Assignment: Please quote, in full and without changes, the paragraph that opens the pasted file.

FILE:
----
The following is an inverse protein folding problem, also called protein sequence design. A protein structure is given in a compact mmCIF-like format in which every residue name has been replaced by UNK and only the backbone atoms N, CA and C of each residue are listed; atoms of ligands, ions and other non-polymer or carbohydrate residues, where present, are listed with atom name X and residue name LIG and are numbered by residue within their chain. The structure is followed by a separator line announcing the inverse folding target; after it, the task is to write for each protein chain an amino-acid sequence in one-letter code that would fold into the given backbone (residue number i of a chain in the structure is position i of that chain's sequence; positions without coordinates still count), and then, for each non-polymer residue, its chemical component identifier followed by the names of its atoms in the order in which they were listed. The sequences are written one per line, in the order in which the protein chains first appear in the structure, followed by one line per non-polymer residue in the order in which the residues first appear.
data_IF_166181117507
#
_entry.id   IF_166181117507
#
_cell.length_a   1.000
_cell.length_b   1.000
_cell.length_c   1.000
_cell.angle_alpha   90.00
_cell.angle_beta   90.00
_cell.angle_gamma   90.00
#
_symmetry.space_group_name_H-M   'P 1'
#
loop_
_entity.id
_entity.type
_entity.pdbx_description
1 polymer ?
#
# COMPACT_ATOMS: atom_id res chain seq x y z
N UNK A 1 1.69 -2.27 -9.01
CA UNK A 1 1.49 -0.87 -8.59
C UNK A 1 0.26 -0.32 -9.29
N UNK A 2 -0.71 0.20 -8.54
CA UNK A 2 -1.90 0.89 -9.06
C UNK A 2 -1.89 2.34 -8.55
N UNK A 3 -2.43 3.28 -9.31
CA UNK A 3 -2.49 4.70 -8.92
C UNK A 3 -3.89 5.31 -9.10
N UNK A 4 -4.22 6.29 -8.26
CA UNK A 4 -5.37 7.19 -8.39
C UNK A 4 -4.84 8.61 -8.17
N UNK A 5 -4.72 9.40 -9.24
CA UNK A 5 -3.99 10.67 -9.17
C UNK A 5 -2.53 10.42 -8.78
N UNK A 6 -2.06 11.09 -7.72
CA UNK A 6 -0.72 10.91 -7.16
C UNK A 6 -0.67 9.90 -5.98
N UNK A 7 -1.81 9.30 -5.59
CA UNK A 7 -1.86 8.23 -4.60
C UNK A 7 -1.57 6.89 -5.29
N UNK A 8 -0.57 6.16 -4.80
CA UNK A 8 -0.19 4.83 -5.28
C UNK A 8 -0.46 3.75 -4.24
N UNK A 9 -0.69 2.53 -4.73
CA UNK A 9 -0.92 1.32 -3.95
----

The following is an inverse protein folding problem, also called protein sequence design. A protein structure is given in a compact mmCIF-like format in which every residue name has been replaced by UNK and only the backbone atoms N, CA and C of each residue are listed; atoms of ligands, ions and other non-polymer or carbohydrate residues, where present, are listed with atom name X and residue name LIG and are numbered by residue within their chain. The structure is followed by a separator line announcing the inverse folding target; after it, the task is to write for each protein chain an amino-acid sequence in one-letter code that would fold into the given backbone (residue number i of a chain in the structure is position i of that chain's sequence; positions without coordinates still count), and then, for each non-polymer residue, its chemical component identifier followed by the names of its atoms in the order in which they were listed. The sequences are written one per line, in the order in which the protein chains first appear in the structure, followed by one line per non-polymer residue in the order in which the residues first appear.